Processing Canola Oil

Canola is an oilseed crop that was developed from traditional rapeseed by Canadian plant breeders during the 1970's. It is grown widely across Canada, several European countries, and Australia, and to a lesser extent in the United States. Canola is distinguished from traditional rapeseed by the greatly reduced levels of the fatty acid, erucic acid and anti-nutritional compounds called glucosinolates.

These alterations have led to the widespread use of canola oil in Canada and today it is the most popular all-purpose vegetable oil. Canola oil is sold as a salad and frying oil and is also used in margarines, shortenings and in prepared foods that contain vegetable oil (such as baked goods, potato chips, french fries, etc.). Canola oil accounted for approximately 78% of total Canadian production of edible oils in 1996 (Statistics Canada, 1996).

In terms of domestic production of food products, canola oil accounts for approximately 88% of salad and cooking oils, 71% of shortening oils, and 53% of margarine oils. Canola oil is used for similar purposes in the United States, where it represents 7% of total vegetable oil use.

Canola oil is the preferred oil for use in both countries because it is the oil lowest in saturated fats. Canola meal is the by-product of canola oil processing. It is used as a high-protein feed ingredient in the rations of poultry, swine, cattle and fish.

These food and feed applications are possible through strict procedures used in the processing of canola seed into oil and meal. This document describes the processing methodologies that are used by the canola industry to produce high quality oil and meal products.

The production of edible vegetable oils including canola oil involves two overall processes, mechanical pressing and extraction, and further processing to remove impurities. The techniques used are similar for most vegetable oils produced from the seeds of plants. The crushing and extraction processes utilized by the canola industry today produce very little change to the fatty acid profile of the oil and the nutritional qualities of the meal.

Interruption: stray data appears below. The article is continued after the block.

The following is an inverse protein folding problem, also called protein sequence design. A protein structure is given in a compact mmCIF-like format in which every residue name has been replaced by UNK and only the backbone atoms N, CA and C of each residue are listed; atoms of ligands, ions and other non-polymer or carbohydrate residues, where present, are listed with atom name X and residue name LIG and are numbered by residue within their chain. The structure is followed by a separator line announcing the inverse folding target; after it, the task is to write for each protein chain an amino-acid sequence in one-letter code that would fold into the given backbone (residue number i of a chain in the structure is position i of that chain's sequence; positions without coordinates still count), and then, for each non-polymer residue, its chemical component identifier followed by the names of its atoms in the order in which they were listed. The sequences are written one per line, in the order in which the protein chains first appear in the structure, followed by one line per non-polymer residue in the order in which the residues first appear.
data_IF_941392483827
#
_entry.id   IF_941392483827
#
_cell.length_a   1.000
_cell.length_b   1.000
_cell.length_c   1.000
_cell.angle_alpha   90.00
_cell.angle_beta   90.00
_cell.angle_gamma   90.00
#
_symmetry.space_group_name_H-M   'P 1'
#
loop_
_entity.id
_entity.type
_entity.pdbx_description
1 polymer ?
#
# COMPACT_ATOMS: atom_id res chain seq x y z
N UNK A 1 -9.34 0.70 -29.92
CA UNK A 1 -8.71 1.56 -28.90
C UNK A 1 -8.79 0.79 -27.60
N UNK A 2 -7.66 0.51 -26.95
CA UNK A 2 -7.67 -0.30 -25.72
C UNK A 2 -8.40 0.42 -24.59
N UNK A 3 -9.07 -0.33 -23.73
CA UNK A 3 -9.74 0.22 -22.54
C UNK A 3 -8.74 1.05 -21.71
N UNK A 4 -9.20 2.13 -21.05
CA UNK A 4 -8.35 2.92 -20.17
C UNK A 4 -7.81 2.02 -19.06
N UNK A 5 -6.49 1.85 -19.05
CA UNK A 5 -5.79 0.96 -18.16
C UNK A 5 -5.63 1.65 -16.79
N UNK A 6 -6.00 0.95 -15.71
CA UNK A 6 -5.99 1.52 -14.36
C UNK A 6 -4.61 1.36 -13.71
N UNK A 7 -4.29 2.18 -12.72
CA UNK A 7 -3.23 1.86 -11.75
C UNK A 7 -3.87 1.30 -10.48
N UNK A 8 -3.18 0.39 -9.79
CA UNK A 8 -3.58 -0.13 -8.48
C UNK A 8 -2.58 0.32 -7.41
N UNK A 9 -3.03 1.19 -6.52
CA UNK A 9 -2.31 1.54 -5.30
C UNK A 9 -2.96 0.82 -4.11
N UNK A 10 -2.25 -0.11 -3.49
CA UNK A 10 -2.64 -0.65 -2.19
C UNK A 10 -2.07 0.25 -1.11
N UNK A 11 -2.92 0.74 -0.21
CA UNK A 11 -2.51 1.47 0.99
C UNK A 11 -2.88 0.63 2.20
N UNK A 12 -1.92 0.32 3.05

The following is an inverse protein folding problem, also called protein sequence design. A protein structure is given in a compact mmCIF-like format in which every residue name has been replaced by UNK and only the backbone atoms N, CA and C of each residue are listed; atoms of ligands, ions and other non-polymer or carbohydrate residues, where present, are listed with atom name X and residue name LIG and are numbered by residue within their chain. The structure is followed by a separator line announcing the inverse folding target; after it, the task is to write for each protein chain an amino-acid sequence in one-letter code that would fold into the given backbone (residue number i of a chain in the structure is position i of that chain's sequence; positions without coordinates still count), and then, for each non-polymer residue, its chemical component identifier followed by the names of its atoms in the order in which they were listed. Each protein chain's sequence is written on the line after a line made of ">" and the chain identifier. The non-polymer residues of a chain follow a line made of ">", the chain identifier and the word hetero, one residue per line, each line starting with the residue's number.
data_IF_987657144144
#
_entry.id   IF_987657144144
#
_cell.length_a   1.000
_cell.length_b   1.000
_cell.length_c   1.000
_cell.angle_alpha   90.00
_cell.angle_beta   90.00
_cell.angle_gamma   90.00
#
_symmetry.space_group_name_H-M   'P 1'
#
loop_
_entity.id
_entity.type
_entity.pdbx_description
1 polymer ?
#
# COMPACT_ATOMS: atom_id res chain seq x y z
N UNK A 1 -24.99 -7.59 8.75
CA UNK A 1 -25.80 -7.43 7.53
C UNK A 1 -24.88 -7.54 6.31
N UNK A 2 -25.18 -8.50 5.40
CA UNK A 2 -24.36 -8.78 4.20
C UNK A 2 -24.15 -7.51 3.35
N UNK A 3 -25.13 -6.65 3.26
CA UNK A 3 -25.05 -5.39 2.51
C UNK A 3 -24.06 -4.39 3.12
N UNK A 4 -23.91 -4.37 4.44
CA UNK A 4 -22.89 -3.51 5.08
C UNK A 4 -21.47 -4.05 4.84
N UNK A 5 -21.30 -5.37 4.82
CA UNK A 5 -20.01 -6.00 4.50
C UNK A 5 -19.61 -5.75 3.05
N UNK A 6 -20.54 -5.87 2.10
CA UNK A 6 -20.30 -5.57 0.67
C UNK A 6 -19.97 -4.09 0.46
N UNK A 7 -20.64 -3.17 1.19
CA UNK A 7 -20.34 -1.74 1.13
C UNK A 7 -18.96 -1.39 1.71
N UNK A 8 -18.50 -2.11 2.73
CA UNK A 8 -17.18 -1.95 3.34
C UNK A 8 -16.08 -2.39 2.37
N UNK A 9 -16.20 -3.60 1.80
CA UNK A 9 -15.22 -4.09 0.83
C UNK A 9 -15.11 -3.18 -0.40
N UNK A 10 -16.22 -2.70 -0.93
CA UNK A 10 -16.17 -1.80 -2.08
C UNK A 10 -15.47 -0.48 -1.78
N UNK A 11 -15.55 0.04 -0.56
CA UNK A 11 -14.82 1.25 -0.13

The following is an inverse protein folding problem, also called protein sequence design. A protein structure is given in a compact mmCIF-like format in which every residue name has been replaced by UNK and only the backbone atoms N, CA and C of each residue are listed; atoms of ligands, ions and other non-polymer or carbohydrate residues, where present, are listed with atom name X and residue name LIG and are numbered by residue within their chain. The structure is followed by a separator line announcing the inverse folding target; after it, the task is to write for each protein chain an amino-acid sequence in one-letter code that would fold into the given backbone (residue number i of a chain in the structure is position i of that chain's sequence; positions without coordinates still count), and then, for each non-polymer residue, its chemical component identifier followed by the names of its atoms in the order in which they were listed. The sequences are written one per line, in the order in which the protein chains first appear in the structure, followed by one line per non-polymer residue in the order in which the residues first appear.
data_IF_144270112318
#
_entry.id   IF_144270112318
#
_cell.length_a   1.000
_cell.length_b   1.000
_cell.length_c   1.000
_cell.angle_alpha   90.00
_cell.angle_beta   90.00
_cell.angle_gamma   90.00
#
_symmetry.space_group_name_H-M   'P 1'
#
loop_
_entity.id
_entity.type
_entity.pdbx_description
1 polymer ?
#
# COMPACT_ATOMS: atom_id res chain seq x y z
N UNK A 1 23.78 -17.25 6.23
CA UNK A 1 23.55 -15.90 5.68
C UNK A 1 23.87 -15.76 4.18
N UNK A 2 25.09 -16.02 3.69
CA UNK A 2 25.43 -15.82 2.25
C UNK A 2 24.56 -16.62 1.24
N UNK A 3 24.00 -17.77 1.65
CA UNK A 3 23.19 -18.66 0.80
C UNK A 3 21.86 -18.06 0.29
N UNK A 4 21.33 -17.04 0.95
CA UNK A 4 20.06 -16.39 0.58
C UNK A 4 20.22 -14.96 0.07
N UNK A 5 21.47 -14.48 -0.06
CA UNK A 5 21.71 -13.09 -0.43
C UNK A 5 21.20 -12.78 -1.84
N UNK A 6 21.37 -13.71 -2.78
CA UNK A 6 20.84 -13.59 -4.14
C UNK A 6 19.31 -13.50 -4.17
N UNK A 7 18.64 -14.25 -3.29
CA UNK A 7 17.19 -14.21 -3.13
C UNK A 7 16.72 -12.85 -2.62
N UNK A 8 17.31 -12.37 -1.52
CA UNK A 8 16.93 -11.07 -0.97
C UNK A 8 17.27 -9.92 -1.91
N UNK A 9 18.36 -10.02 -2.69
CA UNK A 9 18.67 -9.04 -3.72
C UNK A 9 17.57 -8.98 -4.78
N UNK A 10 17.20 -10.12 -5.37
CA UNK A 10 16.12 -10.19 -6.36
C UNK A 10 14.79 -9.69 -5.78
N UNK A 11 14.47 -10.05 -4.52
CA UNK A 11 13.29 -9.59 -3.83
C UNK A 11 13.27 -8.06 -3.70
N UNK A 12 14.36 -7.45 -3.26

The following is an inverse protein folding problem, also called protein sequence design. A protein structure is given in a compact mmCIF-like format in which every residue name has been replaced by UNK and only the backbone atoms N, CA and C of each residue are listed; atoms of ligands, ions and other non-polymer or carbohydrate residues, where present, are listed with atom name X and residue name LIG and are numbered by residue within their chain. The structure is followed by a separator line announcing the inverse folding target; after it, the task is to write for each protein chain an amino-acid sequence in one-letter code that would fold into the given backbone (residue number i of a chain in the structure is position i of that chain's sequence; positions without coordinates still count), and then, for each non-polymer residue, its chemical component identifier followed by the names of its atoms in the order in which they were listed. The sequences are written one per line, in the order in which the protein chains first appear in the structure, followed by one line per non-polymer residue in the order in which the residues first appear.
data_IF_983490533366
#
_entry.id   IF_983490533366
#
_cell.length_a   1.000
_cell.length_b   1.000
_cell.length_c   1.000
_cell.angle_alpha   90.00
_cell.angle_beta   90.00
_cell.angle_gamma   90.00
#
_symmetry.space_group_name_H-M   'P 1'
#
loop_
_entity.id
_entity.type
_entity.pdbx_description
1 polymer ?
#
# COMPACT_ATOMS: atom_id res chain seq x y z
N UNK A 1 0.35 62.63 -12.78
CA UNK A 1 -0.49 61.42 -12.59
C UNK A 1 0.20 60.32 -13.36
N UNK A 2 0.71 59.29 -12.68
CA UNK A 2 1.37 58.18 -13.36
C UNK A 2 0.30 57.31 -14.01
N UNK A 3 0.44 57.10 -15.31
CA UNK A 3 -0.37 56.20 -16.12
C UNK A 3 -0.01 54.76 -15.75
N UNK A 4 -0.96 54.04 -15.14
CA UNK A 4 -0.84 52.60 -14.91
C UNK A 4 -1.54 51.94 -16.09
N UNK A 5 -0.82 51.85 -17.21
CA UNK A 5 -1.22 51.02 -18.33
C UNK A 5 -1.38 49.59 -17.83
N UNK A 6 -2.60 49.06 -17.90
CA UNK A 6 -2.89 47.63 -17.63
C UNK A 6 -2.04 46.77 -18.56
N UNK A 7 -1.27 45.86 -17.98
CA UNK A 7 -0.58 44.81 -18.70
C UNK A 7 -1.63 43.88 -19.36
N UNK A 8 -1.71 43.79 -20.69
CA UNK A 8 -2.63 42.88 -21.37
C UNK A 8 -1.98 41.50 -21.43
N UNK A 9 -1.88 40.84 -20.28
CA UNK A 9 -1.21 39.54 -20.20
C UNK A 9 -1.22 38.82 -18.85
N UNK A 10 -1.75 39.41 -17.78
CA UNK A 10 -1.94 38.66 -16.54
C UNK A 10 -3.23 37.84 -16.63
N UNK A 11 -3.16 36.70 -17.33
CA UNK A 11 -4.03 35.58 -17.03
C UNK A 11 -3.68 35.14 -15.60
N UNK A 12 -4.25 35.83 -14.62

The majority of canola seed is grown by Canadian farmers as a commodity crop, meaning that canola seed is commingled and not separated by variety or other specific traits. Following harvest, canola seed is purchased by Canadian and American processors on the basis of grading standards set by the Canadian Grain Commission and, in the U.S., by the National Institute of Oilseed Processors. A number of criteria are used to grade canola seed, including the requirement that the seed must meet the canola standard with respect to erucic acid and glucosinolate levels.

Canola Seed Cleaning

Graded seed is cleaned by a number of different methods including air aspiration, indent cylinder cleaning, sieve screening, or a combination of these. Cleaning ensures that the seed is free of extraneous plant and other foreign material which is referred to in the industry as "dockage". Seed generally contains less than 2.5% dockage following the cleaning process. Seed that has been cleaned is ready for subsequent export or for crushing into canola oil and meal.

Canola Seed Preconditioning

Seed which will be processed for oil and meal is preconditioned using mild heat treatment, and moisture is then adjusted to improve subsequent oil extraction.

Canola Seed Processing

Following preconditioning, canola seed is next crushed and flaked and then heated slightly. These processes help to maximize oil recovery. The canola flakes are then "prepressed" in screw presses or expellers to reduce the oil content from about 42% in the seed (on an 8% moisture basis) to between 16-20%. Screw pressing also compresses the flakes into more dense cakes (called "press cake") which facilitates oil extraction.

Canola Oil Extraction

Press cake which results from seed processing is next subjected to one of two types of oil extraction to remove much of the remaining oil. Oil may be extracted using either hexane ("solvent") extraction or by "cold-pressing" (also referred to as "expeller pressing"). The end-market into which the oil is sold generally dictates which form of extraction will be used. Hexane is the extraction medium used for the bulk of canola oil which is sold into the commodity grocery chain market as well as to the food industry. Cold-pressed canola oil represents a much smaller volume sold to consumers and is generally marketed in specialty food stores. Both extraction processes result in an oil essentially bland in taste, light yellow in color, and with excellent nutritional and stability properties.